2016 is in the books, and the S&P 500 gained over 11% on the year. That’s great news if you’re already in the stock market … but it’s bad news if you’re looking to buy.
The market’s price-to-earnings (P/E) ratio is now 26.1, which is 17.6% higher than it was at the beginning of the year. In other words, if you buy stocks now, you’re paying nearly a fifth more for those companies’ earnings than you would have nearly 12 months ago.
Stocks Getting Expensive
Making matters worse is the fact that the S&P 500 has soared over 8% in the last two months alone—accounting for much of the year’s total gains.
“Trump Bump” Reboots Stocks
Moments like these are every passive investor’s worst nightmare. The market has skyrocketed and it feels expensive to buy anything—but if you buy nothing, your cash will earn you a handsome return of 0.3% … if you’re lucky.
At times like these, we all need to be value investors.
Specifically, we need to find stocks that have missed out on the broader rally, but because they’ve been overlooked, not because they’re duds. This means avoiding companies like Bank of America (BAC), which was a great buy a couple months ago, but now all the upside is already priced in:
BAC: The Check’s Already Been Cashed
Instead, we want stocks that have gone up less than the market year-to-date and with P/E ratios that are below the S&P 500 average. Our shopping list should also include companies with strong financials, and especially a history of revenue—and dividend—growth.
You may be surprised to hear that there are a few such stocks are out there, even if they’re getting tougher to find.
ASX: A High Yield and Big Payout Growth
Advanced Semiconductor (ASX) is one. Revenue growth just recently went positive after a year of declines, and analysts expect sales to jump 6.7% in 2017. The 5.0% dividend is generous, and it has grown nearly 50% in the last three years (The company pays dividends annually, usually in August).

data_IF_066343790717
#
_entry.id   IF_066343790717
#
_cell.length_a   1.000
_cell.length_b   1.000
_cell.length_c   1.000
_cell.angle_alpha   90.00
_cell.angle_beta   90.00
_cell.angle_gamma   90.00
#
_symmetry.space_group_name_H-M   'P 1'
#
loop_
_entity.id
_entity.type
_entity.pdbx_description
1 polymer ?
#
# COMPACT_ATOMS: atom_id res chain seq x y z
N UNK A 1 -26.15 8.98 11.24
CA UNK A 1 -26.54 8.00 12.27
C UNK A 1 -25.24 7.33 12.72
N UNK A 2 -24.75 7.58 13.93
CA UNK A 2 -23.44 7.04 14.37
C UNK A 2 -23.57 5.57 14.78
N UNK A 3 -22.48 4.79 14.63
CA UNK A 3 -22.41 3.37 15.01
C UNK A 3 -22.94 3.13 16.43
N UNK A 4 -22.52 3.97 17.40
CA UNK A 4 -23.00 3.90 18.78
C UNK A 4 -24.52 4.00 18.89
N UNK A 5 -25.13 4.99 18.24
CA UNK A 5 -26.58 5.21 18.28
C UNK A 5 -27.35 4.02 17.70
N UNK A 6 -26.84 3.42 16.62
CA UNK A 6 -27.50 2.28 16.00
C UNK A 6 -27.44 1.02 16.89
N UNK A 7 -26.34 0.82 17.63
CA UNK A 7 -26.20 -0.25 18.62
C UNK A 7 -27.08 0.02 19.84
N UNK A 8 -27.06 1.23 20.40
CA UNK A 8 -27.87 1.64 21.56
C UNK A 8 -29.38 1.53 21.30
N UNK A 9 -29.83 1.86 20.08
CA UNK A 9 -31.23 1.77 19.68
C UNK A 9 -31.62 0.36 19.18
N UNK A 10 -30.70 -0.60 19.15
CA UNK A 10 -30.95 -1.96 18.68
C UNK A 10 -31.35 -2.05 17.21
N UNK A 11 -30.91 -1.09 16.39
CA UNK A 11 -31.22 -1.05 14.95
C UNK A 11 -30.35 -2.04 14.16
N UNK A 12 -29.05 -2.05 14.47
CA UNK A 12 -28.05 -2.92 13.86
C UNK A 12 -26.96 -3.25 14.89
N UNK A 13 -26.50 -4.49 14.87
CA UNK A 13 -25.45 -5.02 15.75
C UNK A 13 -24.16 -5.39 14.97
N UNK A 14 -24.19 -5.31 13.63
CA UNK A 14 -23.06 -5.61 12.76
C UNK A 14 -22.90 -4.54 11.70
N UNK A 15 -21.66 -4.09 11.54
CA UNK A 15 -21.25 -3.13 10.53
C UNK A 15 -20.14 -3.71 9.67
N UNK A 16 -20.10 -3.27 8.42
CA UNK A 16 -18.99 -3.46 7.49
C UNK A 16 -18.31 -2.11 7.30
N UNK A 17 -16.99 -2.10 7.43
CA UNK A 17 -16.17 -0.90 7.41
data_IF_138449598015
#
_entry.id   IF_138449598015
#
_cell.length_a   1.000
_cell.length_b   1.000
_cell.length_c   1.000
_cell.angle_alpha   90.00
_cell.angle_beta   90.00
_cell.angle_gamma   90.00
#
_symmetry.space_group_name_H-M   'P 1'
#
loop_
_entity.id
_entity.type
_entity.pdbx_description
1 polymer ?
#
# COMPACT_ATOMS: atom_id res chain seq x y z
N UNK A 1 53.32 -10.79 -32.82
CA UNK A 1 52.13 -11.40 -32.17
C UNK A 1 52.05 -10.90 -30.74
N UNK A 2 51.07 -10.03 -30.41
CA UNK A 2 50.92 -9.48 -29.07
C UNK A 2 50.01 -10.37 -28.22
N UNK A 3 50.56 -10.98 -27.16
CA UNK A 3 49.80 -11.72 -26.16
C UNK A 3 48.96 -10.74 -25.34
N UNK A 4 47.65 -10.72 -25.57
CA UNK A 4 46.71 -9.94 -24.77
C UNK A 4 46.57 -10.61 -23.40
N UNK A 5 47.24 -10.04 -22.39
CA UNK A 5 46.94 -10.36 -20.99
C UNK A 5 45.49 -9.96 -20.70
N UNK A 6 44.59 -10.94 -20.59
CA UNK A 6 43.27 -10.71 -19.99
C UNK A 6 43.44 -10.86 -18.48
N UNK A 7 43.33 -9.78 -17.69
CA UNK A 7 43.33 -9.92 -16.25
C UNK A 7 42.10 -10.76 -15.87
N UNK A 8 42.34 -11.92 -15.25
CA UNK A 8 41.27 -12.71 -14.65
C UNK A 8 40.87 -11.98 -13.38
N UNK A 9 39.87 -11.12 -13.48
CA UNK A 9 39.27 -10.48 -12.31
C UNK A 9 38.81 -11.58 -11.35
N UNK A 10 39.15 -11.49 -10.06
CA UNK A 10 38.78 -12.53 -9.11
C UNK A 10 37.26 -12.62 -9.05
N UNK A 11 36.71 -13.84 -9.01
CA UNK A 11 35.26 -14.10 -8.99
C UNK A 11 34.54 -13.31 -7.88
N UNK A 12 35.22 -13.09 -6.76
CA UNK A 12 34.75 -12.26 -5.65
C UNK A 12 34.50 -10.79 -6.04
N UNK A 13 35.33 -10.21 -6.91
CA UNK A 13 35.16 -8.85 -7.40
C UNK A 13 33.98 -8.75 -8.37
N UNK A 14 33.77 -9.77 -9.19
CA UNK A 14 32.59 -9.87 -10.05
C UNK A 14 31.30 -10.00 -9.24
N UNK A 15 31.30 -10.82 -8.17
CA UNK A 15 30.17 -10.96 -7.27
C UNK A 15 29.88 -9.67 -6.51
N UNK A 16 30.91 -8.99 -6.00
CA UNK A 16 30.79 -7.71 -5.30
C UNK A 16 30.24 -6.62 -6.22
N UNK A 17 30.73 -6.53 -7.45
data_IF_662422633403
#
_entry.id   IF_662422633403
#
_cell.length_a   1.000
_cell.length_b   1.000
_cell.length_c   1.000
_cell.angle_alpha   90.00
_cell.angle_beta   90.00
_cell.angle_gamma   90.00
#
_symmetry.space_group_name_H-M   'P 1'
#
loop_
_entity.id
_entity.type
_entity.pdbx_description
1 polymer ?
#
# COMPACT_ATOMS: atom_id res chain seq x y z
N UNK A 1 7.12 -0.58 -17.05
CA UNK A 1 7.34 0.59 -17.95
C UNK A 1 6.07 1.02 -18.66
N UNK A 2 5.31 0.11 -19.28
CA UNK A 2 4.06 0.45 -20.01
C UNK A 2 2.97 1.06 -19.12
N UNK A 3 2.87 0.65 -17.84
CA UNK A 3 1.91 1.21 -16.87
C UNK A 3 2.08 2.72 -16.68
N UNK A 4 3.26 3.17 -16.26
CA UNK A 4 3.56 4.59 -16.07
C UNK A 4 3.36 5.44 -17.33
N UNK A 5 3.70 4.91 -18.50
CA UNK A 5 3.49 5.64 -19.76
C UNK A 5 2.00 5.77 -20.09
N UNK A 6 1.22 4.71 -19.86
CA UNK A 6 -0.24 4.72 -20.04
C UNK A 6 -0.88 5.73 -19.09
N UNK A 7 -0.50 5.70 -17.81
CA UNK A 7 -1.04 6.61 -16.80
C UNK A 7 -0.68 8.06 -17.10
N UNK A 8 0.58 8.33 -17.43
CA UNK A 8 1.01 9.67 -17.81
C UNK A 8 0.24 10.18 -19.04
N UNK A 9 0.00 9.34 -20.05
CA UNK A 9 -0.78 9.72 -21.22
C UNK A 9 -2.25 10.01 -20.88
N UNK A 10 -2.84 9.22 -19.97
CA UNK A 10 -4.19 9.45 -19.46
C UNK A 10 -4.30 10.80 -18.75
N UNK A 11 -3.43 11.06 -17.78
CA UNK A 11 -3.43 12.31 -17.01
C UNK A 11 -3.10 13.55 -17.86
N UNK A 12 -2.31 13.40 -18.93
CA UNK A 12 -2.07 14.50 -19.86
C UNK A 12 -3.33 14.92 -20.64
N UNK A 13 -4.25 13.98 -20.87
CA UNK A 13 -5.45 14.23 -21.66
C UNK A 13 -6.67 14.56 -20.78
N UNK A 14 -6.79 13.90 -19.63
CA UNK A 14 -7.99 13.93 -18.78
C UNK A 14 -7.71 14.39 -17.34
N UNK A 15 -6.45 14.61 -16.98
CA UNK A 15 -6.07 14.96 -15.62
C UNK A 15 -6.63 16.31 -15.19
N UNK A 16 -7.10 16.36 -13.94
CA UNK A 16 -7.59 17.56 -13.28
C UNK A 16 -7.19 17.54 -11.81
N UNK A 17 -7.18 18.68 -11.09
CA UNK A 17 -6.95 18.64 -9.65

Yet ASX’s P/E ratio is just 15.3, and the stock is down 11% year-to-date, partly on the broad weakness in tech:
Market Losing Faith
Nothing has changed in the company to suggest that the trend toward higher sales and dividends could be broken, making it a no-brainer buy at today’s level, which is near the stock’s 52-week low.
Ark: Lock in This 4.2% Dividend Now
A second great underappreciated company is Ark Restaurants (ARKR), which has a P/E ratio of 16.8, despite 4.4% year-over-year earnings per share (EPS) growth in its latest quarter and a 2.1% revenue increase. The stock also has a 4.2% dividend yield. Ark shares are also up just slightly year to date, even as they’ve rallied along with the broader market and on expectations of stronger revenue growth in 2017:
Going the Right Way … but Still Undervalued
Throw in the stock’s ultra-low P/E ratio, which seems more like one you’d find on a company with declining revenue, and I love this name.
FLO: Buy as Expansion Kicks In
Flowers Foods (FLO) is a bit pricier from a P/E perspective, trading at 23 times trailing-twelve-month earnings, but its 3.8% year-over-year revenue growth in the third quarter, along with a 3.2% dividend yield, make it a contender.
And the elevated P/E is just because this baked-goods company is investing heavily in expansion efforts. The market is ignoring this and pricing it as a company on the decline (its P/E ratio is down from 24.9 at the beginning of the year)—although it’s also been saved by the recent market recovery:
Flowers Still Deep in the Red
However, with an 8% year-to-date price decline still on the books, this looks like a great value pick to lock in its 3.2% dividend yield. Oh, and that dividend has grown by over 14% a year, on average, over the last three years, so expect that income stream to keep getting bigger.
FNF: The Last Bargain Financial Stock?
Surprisingly, there are a few remaining underpriced financial firms, despite the euphoria the sector has enjoyed after Trump’s surprise win, and Fidelity National Financial (FNF) is one of them. The stock is still down slightly on the year after the post-election rally failed to push it back up over January levels:
Fidelity Gets Little Love From the Trump Rally
There are a few reasons for this. The biggest is that Fidelity’s business model. As a brokerage, it’s not seen as ideally positioned to benefit from Trump’s planned deregulations and tax breaks.
But that doesn’t mean it’s overvalued. Fidelity’s P/E ratio is a laughable 16.9, despite a 9.8% return on equity and a 2.9% dividend yield. Revenues are soaring at a 5.2% year-over-year rate, and EPS is up 9.4%. Over the last three years, the quarterly dividend has gone up 13.0% annually, on average, meaning management has the chops to increase payouts to shareholders at a time when low interest rates have made things harder for financial firms broadly.
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